Questioning the Folk Theories of Association Membership
We all know the core fundamentals of how membership works in associations—or do we? Take a moment to consider how these bits of conventional wisdom may be off the mark.
On two separate occasions last week, I found myself rethinking the same line of conventional wisdom—namely, that transparency in organizations is a universal good.
First, in Mark Athitakis’ Leadership Blog post here at Associations Now, he highlighted research suggesting that the work of association boards—particularly their in-depth deliberations on strategic matters—can be hampered when put under the microscope in the name of transparency. “When those deliberations are public instead of private, opportunities for stifling critiques and playing to constituencies can take over,” he writes.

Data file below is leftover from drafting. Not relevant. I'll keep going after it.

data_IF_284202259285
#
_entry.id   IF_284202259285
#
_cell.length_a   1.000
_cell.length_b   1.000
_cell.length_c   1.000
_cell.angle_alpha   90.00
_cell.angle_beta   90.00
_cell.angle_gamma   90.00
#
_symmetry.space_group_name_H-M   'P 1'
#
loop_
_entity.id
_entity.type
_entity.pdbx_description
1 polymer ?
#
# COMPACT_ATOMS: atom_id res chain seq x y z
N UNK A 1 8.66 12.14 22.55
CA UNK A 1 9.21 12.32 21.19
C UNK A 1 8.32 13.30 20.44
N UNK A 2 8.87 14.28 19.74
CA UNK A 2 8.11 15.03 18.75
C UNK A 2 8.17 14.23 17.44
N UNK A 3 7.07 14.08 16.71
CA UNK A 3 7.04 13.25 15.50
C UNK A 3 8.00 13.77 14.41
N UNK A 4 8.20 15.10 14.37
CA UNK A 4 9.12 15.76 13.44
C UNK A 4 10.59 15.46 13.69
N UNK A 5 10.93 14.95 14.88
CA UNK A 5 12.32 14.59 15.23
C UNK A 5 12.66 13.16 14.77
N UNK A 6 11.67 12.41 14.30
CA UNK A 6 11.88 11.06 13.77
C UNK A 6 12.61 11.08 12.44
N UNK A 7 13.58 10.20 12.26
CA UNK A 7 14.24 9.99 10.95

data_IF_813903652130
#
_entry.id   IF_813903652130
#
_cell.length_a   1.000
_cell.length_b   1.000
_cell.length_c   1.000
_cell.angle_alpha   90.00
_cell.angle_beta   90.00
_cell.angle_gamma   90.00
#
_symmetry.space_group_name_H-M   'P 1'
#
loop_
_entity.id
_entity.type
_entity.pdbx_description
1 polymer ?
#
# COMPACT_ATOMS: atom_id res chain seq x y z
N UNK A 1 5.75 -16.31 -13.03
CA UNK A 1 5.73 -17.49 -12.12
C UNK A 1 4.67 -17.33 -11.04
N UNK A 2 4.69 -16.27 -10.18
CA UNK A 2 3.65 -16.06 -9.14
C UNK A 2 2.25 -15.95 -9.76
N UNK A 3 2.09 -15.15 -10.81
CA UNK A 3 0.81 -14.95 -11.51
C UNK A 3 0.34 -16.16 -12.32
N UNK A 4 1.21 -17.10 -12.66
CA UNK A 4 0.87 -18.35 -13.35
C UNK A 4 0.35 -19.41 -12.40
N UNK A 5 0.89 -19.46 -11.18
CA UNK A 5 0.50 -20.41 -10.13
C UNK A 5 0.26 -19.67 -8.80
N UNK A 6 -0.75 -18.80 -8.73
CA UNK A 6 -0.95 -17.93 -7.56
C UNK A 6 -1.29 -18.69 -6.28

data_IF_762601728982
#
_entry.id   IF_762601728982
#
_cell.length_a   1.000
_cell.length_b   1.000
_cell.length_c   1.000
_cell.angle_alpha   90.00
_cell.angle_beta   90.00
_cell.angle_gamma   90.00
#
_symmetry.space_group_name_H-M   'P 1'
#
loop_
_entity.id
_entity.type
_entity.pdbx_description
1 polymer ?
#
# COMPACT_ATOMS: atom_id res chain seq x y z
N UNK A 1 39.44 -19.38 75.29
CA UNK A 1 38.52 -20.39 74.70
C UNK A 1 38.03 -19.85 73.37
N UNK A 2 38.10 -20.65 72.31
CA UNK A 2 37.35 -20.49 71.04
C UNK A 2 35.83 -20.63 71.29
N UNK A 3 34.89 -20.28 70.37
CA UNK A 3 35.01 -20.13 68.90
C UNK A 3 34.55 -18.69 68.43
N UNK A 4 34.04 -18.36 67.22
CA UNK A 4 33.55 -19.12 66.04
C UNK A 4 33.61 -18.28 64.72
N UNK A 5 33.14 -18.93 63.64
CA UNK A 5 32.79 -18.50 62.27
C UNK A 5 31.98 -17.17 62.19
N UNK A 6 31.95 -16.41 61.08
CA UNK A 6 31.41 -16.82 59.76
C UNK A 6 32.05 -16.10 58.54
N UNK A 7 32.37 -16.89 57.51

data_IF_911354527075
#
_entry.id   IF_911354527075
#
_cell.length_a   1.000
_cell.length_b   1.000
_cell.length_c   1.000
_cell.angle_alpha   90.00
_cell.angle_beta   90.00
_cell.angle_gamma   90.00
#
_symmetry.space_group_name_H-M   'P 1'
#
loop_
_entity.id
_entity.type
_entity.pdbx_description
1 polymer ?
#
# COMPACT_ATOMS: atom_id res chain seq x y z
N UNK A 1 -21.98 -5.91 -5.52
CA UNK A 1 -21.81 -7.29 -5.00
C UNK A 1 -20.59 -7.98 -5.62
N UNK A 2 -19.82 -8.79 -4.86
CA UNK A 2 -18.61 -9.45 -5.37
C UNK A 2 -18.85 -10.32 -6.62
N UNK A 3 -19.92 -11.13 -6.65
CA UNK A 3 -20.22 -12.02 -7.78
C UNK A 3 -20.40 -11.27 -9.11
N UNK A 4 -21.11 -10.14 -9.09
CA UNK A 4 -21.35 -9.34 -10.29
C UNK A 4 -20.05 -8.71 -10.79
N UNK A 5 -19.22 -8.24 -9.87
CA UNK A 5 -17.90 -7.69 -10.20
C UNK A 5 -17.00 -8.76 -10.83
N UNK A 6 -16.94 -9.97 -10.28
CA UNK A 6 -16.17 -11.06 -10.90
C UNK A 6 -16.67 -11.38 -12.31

The same problem can happen in government. On The Ezra Klein Show podcast last week, political scientist and author Francis Fukuyama discussed his view that government is bogged down by transparency rules that, while well intentioned, ultimately paralyze the ability of representatives and agencies to deliberate and make decisions. (Listen to the podcast for more, or see “The Limits of Transparency” at The American Interest for a good summary of this perspective.) He connected it to what authors Christopher Achen and Larry Bartels call the “folk theory of democracy” in their book Democracy for Realists.
I hadn’t previously given much thought to this question beyond just a gut feeling that transparency is, in general, good. I still think that’s true, but I’m now persuaded that it is not an absolute.